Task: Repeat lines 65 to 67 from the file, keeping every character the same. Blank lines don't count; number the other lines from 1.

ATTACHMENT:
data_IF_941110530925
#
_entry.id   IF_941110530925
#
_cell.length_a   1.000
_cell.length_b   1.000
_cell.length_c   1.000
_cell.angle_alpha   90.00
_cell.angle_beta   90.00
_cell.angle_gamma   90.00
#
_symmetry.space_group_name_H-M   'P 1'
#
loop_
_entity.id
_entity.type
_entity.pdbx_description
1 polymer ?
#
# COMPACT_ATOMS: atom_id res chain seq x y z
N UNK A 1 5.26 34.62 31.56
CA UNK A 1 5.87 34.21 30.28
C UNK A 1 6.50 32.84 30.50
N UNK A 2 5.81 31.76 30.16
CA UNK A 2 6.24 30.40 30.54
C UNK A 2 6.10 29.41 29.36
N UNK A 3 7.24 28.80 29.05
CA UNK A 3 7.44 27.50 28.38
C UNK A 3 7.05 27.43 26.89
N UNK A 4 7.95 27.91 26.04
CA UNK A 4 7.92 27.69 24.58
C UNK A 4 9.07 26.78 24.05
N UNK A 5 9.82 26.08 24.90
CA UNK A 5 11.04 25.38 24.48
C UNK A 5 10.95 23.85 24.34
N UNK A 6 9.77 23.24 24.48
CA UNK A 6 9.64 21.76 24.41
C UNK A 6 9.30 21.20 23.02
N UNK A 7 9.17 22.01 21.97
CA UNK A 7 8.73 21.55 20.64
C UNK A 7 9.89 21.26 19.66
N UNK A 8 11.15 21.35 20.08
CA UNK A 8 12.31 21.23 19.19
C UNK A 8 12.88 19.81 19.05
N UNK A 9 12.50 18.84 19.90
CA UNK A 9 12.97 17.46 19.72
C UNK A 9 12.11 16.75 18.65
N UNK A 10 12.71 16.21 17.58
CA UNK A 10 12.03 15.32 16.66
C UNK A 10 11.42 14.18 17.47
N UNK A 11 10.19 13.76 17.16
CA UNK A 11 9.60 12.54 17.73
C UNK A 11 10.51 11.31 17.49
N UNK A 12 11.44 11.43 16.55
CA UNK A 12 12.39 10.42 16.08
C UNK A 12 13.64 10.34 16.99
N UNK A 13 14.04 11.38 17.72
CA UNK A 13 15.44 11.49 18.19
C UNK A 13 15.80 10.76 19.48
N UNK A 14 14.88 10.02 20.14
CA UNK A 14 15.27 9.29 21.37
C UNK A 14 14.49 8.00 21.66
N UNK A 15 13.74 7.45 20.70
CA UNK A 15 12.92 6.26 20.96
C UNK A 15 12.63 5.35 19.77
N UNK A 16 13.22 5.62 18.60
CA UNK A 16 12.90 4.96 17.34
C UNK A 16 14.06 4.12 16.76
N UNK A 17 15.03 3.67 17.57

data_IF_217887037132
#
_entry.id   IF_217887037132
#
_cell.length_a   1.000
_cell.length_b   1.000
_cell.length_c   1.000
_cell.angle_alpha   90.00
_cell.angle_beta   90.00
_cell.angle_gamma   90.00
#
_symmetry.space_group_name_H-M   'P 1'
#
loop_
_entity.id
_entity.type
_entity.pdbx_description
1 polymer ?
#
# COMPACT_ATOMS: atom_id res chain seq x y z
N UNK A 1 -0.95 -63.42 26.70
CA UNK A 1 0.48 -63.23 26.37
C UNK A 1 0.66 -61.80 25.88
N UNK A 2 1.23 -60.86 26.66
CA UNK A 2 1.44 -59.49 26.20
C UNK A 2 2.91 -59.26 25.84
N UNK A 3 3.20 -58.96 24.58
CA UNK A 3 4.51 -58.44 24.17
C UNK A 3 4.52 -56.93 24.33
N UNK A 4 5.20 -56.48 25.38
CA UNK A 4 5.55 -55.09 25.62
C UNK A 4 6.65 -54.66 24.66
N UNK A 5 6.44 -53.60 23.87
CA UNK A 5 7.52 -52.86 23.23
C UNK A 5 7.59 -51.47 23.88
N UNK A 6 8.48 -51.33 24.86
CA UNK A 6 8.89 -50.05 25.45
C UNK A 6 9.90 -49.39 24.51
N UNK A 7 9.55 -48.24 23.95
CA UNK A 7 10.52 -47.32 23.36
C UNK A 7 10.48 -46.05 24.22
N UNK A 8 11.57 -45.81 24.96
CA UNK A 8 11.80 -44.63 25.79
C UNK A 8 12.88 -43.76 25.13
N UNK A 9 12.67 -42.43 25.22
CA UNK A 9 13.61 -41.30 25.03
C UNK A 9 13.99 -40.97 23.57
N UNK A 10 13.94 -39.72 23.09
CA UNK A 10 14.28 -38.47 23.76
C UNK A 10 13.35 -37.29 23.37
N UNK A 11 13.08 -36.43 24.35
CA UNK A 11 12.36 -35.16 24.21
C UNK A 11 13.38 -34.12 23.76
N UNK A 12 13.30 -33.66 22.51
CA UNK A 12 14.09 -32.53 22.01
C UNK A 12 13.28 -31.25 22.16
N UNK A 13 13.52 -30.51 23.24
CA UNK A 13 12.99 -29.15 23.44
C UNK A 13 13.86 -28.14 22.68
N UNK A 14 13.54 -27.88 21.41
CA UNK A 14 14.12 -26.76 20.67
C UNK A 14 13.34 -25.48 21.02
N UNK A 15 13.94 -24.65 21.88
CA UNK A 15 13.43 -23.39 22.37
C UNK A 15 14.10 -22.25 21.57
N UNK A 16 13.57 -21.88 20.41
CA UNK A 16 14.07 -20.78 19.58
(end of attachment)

C UNK A 15 12.63 5.35 19.77
N UNK A 16 13.22 5.62 18.60
CA UNK A 16 12.90 4.96 17.34